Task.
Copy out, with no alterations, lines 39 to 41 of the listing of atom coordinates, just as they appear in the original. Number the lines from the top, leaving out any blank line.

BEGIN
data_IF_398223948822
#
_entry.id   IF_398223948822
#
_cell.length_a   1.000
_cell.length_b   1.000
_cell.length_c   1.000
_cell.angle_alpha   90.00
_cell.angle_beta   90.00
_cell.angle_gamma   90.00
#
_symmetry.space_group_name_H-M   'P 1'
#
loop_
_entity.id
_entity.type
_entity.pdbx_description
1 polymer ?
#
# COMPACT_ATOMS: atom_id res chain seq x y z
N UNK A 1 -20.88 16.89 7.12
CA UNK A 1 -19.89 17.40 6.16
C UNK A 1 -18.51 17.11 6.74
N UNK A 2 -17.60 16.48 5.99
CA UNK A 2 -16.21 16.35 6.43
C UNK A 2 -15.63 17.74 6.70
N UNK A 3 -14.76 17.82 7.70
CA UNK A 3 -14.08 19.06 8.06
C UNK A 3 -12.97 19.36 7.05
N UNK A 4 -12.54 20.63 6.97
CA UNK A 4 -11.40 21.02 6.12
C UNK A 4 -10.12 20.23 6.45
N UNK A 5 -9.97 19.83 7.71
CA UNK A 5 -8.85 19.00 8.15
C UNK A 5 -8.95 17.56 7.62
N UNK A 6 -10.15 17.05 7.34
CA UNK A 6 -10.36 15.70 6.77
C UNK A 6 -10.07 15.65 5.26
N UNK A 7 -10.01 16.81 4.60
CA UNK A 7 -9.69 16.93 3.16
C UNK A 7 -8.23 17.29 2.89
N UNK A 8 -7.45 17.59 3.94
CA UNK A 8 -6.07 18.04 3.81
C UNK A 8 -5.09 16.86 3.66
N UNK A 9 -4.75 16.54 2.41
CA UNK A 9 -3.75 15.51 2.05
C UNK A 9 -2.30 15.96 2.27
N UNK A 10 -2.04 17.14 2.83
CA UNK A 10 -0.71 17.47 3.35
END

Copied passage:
N UNK A 7 -10.01 16.81 4.60
CA UNK A 7 -9.69 16.93 3.16
C UNK A 7 -8.23 17.29 2.89